“When advertisers can’t predict what’s going to happen in July, it’s hard to make any substantial commitments for the remainder of the year,” said Christian Juhl, the global chief executive of GroupM. “The underlying economic understanding just isn’t in place right now for people to make a good bet.”
The reluctance to lock down long-term contracts has already led to calls for television networks to adjust how they sell space for commercials during the broadcast year, which starts in October. This week, while previewing programs during their Newfront presentations, many digital platforms tried to address the uncertainty by promising performance guarantees and flexibility in contracts.
Roku offered clients a range of options, including 14-day cancellations and the ability to quickly remove ads from areas where they are no longer relevant (for example, if local stay-at-home guidelines shift).
“The beauty of digital has always been the flexibility and fluidity; unlike linear television, where you commit to a year and you have some limited flexibility, there is a lot more agility built into the digital ecosystem,” said David Cohen, the president of the Interactive Advertising Bureau trade group, which organizes the Newfronts.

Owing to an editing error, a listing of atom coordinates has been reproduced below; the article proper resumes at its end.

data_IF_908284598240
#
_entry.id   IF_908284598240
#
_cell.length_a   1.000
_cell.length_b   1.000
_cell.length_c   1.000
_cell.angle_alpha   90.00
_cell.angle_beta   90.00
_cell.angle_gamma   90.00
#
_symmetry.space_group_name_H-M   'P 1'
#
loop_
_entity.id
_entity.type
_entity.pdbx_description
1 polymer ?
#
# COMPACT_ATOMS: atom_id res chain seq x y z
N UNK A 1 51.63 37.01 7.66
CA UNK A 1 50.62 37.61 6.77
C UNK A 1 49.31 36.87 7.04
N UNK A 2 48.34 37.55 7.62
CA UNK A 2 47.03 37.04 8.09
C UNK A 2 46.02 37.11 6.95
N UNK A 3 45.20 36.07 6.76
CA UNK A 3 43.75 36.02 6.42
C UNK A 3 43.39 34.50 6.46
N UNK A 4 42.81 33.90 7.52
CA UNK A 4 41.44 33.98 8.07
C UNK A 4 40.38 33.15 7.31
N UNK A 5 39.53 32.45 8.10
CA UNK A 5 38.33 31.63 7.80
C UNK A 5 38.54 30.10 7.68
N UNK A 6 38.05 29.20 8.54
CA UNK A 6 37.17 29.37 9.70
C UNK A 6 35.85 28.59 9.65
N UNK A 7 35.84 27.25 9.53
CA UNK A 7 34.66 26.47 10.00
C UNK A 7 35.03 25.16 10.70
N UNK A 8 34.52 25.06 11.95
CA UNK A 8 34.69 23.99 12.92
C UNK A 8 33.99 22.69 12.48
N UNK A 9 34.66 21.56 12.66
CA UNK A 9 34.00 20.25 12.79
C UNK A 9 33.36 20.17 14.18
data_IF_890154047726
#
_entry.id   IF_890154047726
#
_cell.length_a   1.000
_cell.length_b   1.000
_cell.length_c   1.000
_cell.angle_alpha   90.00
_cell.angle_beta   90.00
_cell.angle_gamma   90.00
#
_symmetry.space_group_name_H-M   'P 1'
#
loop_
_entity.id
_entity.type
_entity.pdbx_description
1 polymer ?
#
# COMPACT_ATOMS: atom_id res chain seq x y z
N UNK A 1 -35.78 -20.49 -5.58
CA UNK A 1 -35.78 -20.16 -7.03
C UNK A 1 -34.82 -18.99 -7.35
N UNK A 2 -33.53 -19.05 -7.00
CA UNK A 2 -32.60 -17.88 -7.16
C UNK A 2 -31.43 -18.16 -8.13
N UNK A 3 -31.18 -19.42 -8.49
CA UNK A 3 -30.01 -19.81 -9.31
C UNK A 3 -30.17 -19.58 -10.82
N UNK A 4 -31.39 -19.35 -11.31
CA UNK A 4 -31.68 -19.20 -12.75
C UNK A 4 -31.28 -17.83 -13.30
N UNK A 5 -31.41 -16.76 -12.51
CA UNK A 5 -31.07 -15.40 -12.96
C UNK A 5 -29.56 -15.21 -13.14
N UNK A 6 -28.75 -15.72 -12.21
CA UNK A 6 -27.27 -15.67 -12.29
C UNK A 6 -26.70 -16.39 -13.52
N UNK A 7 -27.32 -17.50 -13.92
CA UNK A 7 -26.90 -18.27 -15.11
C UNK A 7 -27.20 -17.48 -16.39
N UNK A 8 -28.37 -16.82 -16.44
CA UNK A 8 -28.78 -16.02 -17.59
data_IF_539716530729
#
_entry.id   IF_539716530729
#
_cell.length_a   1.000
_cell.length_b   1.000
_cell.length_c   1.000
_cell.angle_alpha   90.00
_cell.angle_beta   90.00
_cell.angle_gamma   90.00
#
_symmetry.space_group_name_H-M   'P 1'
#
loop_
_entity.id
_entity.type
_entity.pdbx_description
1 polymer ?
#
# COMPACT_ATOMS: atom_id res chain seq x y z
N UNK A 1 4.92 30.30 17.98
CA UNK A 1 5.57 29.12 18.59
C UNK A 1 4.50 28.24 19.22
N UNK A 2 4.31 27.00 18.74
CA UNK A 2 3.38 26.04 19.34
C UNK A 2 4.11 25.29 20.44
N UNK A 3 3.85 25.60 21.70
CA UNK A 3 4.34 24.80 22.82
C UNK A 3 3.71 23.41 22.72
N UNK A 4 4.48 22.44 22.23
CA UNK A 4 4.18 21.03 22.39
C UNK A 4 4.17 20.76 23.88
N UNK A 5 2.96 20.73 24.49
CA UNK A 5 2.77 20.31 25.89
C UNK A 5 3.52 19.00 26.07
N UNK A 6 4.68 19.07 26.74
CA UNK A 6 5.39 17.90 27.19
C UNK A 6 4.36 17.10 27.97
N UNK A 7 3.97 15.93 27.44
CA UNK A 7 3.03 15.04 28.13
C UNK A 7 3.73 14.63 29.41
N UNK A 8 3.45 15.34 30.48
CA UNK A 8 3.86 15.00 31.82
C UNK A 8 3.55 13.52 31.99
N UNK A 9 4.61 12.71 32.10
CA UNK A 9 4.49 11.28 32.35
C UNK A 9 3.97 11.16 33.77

But this year, he said, “regardless of the media type, there’s not going to be a wholesale appetite for committing to a long-term deal without the opportunity to optimize or cancel based on business performance.”
The presentations also promoted technology that would allow viewers to shop directly from commercials. Using QR codes and push notifications on smartphones, Hulu said, viewers will be able to buy directly from companies like Sweetgreen and TheRealReal through ads made using its new GatewayGo format. Condé Nast’s Prime Shoppable technology will be featured in online programs from Vogue and GQ. “The Drop,” a show on Snapchat, will feature fashion collaborations that viewers can purchase while watching.
More than 12,500 people registered for the NewFronts, which wrapped up on Friday afternoon with a plea from the event’s host, the comedian Scott Rogowsky. “If you’re a brand, don’t be scared,” he said. “Stand up — this is your moment.”
Mike Isaac contributed reporting.